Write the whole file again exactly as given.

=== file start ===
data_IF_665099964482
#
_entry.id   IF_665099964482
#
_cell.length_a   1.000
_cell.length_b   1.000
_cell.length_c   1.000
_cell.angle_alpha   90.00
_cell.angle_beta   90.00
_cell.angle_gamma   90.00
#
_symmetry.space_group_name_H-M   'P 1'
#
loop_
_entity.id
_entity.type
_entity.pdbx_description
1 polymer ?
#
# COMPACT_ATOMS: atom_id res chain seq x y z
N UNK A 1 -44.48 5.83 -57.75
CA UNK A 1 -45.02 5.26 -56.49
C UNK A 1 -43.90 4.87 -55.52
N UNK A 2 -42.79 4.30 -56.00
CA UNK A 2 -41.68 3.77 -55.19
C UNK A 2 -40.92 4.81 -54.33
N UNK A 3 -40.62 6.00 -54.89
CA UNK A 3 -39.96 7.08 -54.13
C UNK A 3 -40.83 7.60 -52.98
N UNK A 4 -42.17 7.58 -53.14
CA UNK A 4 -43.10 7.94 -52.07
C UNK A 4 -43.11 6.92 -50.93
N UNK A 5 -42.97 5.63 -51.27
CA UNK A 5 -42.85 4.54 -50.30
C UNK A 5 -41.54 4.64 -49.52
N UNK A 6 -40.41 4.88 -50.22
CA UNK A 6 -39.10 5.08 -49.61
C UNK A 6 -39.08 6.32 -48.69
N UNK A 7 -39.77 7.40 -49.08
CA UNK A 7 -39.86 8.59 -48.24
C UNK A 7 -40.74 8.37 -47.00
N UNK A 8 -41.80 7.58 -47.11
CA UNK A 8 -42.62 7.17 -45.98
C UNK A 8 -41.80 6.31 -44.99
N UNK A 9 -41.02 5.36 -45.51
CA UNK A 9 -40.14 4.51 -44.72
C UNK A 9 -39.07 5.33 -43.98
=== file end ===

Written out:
data_IF_665099964482
#
_entry.id   IF_665099964482
#
_cell.length_a   1.000
_cell.length_b   1.000
_cell.length_c   1.000
_cell.angle_alpha   90.00
_cell.angle_beta   90.00
_cell.angle_gamma   90.00
#
_symmetry.space_group_name_H-M   'P 1'
#
loop_
_entity.id
_entity.type
_entity.pdbx_description
1 polymer ?
#
# COMPACT_ATOMS: atom_id res chain seq x y z
N UNK A 1 -44.48 5.83 -57.75
CA UNK A 1 -45.02 5.26 -56.49
C UNK A 1 -43.90 4.87 -55.52
N UNK A 2 -42.79 4.30 -56.00
CA UNK A 2 -41.68 3.77 -55.19
C UNK A 2 -40.92 4.81 -54.33
N UNK A 3 -40.62 6.00 -54.89
CA UNK A 3 -39.96 7.08 -54.13
C UNK A 3 -40.83 7.60 -52.98
N UNK A 4 -42.17 7.58 -53.14
CA UNK A 4 -43.10 7.94 -52.07
C UNK A 4 -43.11 6.92 -50.93
N UNK A 5 -42.97 5.63 -51.27
CA UNK A 5 -42.85 4.54 -50.30
C UNK A 5 -41.54 4.64 -49.52
N UNK A 6 -40.41 4.88 -50.22
CA UNK A 6 -39.10 5.08 -49.61
C UNK A 6 -39.08 6.32 -48.69
N UNK A 7 -39.77 7.40 -49.08
CA UNK A 7 -39.86 8.59 -48.24
C UNK A 7 -40.74 8.37 -47.00
N UNK A 8 -41.80 7.58 -47.11
CA UNK A 8 -42.62 7.17 -45.98
C UNK A 8 -41.80 6.31 -44.99
N UNK A 9 -41.02 5.36 -45.51
CA UNK A 9 -40.14 4.51 -44.72
C UNK A 9 -39.07 5.33 -43.98